Windows into My World: Latino Youth Write Their Lives
This collection of short memoir offers an insightful glimpse into the lives of young Latinos in the United States.
Edited by Sarah Cortez
Introduction by Virgil Suarez
Publication Date: April 30, 2007
Format: Trade Paperback
Imprint: Piñata Books
Ages: 16 and up
“They never thought I would leave. I remember Tia Olivia calling the house to let me know that I was betraying my family by leaving to study. But unlike both of my parents, I wasn’t leaving the country to let years pass before seeing my family again; and unlike my mother, I wasn’t leaving to get married.” In this short but powerful memoir, Marisol explains that she knew her departure for Yale would create conflict with her family, but she is surprised that her leaving leads to a bond with her parents that she could never have imagined.
Marisol is one of thirty-six Latinos whose writings are included in this collection. They all uniquely document their struggles with the issues that young people encounter—friendship, death, anorexia, divorce, sexuality—but added to these difficulties are those specific to their ethnicity, such as adjusting to a new culture and language, and handling familial and cultural expectations that can limit their hopes and dreams but just as often enrich their lives.
In one piece, a young woman muses about the safety in the hills of her native Honduras compared to the flat expanse of her new homeland: “When I venture back into these silver hills, no one can see where I’ve gone because of the curves of the winding streets. But when I walk the flat roads of America, people can watch me go, trace my path and witness the inevitable stumble.”
These short essays written by young men and women from various Latino backgrounds—Mexican American, Puerto Rican, Dominican, Salvadoran—reflect the diversity of growing up Latino in the United States. Whether from a gay or straight, urban or rural, recent immigrant or third generation perspective, these illuminating pieces of memoir shine a light into the lives of young Hispanic adults.
2008 Skipping Stones Honor Award
“Cortez’s collection of essays evokes powerful images of a segment of society struggling to find its place despite language barriers, cultural differences and historical challenges. It should be a must-read book in every high school senior-level English class due to its thought provoking subject matter.”—San Antonio Express-News
“This collection illuminates both the familiar coming-of-age experiences that transcend cultural differences and the monuments that are unique to Latinos in the States.”—School Library Journal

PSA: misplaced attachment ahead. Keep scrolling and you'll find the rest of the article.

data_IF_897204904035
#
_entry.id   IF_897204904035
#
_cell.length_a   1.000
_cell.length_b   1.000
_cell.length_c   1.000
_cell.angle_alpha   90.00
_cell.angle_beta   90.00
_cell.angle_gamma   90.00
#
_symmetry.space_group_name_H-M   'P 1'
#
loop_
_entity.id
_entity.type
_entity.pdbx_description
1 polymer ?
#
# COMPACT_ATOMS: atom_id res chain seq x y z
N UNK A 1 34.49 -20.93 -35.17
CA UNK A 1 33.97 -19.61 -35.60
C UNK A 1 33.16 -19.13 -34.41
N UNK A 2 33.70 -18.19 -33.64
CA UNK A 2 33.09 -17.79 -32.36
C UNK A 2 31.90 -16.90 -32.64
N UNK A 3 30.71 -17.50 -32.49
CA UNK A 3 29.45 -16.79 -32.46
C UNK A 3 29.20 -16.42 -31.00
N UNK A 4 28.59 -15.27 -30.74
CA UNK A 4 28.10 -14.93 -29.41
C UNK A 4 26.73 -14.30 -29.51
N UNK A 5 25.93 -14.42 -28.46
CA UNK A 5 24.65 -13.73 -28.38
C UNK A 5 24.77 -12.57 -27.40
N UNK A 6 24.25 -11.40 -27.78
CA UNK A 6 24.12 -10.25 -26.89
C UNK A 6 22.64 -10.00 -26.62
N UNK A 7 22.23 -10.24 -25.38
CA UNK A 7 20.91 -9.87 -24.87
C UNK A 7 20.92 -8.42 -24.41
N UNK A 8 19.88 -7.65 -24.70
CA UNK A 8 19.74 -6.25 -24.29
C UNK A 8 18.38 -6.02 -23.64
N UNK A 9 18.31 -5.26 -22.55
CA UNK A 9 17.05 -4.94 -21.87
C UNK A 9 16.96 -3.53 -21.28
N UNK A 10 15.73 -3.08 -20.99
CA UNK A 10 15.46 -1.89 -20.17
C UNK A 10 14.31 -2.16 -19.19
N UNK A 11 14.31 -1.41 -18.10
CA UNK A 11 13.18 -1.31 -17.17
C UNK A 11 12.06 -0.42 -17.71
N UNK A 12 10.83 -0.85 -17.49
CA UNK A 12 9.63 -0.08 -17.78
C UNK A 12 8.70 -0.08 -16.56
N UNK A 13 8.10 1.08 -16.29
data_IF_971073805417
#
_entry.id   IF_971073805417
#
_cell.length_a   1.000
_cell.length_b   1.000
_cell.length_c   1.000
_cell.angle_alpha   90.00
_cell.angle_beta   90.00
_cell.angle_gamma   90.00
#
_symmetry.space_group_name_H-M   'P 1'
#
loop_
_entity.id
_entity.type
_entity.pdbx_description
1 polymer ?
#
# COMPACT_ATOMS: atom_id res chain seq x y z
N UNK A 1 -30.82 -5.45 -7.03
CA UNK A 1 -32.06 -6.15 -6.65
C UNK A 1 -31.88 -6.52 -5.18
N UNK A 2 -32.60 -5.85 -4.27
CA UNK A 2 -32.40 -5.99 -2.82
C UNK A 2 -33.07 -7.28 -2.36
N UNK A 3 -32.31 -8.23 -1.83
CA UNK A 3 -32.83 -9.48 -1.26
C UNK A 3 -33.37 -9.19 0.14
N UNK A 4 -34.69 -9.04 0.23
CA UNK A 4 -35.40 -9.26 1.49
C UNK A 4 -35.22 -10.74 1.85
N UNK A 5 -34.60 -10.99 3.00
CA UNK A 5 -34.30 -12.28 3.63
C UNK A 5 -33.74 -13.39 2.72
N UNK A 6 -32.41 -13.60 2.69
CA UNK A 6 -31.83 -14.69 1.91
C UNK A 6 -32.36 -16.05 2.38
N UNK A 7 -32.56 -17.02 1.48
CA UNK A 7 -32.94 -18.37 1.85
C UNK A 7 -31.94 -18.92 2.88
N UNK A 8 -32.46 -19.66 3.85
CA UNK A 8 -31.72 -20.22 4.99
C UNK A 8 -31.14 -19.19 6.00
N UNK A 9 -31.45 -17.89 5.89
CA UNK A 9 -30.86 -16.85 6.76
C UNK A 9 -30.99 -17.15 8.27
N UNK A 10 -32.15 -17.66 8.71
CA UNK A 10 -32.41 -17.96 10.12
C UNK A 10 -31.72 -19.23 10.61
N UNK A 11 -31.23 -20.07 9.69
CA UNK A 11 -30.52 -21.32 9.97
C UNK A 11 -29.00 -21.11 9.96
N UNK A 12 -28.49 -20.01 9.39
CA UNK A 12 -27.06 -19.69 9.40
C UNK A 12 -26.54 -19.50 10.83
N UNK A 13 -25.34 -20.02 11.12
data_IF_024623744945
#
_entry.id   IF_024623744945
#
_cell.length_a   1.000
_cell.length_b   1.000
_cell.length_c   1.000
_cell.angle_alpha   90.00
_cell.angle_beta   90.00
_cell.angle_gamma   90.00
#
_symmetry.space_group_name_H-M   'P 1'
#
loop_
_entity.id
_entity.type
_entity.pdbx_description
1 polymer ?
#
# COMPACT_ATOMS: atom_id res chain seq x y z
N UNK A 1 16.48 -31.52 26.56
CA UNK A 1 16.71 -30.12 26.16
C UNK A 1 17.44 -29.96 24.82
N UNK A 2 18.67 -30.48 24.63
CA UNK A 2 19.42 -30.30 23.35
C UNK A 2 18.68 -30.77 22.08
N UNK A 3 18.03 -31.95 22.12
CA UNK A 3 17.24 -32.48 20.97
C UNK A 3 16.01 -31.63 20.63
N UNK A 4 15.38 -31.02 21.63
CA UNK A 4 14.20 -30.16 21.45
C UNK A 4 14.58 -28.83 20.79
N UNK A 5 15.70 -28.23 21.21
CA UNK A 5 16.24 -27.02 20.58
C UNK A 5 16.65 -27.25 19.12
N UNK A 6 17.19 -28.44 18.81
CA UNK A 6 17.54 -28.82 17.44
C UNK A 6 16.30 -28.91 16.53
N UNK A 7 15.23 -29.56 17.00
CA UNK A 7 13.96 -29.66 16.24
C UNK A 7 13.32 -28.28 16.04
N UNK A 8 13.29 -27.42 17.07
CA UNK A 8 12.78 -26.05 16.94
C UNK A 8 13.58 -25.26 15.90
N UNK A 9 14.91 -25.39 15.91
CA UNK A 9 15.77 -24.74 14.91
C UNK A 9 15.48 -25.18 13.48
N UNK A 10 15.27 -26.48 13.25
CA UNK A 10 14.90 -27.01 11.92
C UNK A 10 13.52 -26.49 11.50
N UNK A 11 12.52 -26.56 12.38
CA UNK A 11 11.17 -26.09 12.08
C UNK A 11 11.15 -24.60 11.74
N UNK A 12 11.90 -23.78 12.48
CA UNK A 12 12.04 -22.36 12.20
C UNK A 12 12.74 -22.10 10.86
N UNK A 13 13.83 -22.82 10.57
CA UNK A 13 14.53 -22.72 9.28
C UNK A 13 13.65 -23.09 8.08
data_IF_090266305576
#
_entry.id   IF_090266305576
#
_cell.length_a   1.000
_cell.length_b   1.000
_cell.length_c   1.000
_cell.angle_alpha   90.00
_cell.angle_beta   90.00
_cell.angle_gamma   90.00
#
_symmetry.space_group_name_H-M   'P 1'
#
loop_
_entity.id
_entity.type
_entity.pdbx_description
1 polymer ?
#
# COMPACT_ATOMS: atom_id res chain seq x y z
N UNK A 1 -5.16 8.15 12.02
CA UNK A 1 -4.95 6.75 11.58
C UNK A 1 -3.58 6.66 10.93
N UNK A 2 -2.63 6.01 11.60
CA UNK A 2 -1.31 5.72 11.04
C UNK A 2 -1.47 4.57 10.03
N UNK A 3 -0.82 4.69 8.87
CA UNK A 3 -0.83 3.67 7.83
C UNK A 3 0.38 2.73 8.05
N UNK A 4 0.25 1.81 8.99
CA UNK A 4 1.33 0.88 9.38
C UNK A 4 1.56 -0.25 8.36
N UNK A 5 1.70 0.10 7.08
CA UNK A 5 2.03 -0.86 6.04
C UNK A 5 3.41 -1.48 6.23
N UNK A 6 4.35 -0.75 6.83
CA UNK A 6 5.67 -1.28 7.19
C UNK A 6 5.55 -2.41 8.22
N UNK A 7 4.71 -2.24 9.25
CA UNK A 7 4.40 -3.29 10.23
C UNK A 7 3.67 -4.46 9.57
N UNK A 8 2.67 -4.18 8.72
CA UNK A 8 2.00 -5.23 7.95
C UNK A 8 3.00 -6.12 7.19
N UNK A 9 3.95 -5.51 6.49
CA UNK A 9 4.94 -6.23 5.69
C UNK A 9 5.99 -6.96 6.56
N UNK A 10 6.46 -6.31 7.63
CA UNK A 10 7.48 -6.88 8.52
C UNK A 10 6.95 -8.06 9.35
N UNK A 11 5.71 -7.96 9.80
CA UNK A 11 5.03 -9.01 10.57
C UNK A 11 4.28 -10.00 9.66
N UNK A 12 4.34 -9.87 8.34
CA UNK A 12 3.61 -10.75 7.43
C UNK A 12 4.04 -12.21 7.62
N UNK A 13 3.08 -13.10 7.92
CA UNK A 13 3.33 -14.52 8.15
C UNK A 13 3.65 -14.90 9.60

SARAH CORTEZ, a native Houstonian and member of the Texas Institute of Letters, is the author of an acclaimed poetry collection, How to Undress a Cop, winner of the PEN Texas literary award in poetry. She has edited Urban Speak: Poetry of the City and Windows into My World: Latino Youth Write Their Lives, winner of the 2008 Skipping Stones Honor Award. She has also edited Hit List: The Best of Latino Mystery, Indian Country Noir (Akashic Books), and You Don’t Have a Clue: Latino Mystery Stories for Teens, and has co-edited Our Lost Border: Life amid the Narco-Violence with Sergio Troncoso. In 2012, her memoir in poetry and prose, Walking Home: Growing Up Hispanic in Houston, was published by Texas Review Press and was hailed by the Houston Chronicle as “a love letter to the city of Houston.” A collection of poetry from the urban street cop’s perspective, Cold Blue Steel, was published by Texas Review Press in 2013.
Her writing has appeared in The Sun, Rattle: Poetry for the 21st Century, The Houston Chronicle, The Dallas Morning News, The Texas Review, New Texas, Louisiana Literature, Blue Rock Review, Pennsylvania English, The Midwest Quarterly and many other publications. Her work is widely anthologized in collections by Penguin, the Great Books Foundation, and other international publishers.
Ms. Cortez was chosen by then-mayor of Houston, Bill White, to compose and deliver his inaugural poem in 2003. The United Nations tapped Ms. Cortez to compose and deliver a poem for the Eighth Permanent Forum on Indigenous Issues in 2009 in New York City. One of her poems was chosen for the national “Poetry in Motion” program, which places poems in city buses, and was featured on placards on METRO buses in August 2002. One of Cortez’s recent honors was having a poem chosen out of over 6,000 submissions for an Honorable Mention in the 2011 annual poetry contest by Rattle, an internationally prestigious poetry journal.
A dedicated, long-time educator, Ms. Cortez has taught poetry and memoir to students ranging from third graders to senior citizens. She taught creative writing for six years at the University of Houston-Central in addition to teaching throughout the community through Writers in the Schools, The C.G. Jung Center, Inprint, The River, and COH Multi-Service Centers. She is an inspiring and energetic teacher in every genre—poetry, memoir, fiction, and essay, and her forte is working with students who are not confident in their writing skills. One of her specialties is working with students who are scared to write. In the fall of 2012, she served as a Writing Consultant for HISD, working with Latino teens.
She is a poised public speaker, whether teaching, reading poetry on panels or in larger venues, Ms. Cortez has chaired presentations at the state and national conventions of the Texas Library Association, the American Library Association, the National Council of Teachers of English, Associated Writing Programs Conference, the Texas Book Festival and many others.
Ms. Cortez received her bachelor’s degree from Rice University and continued her education to also receive two advanced degrees, one from the University of Texas-Austin and one from the University of Houston-Central.
ATOS Interest Level: Upper Grades
Category: Young Adult
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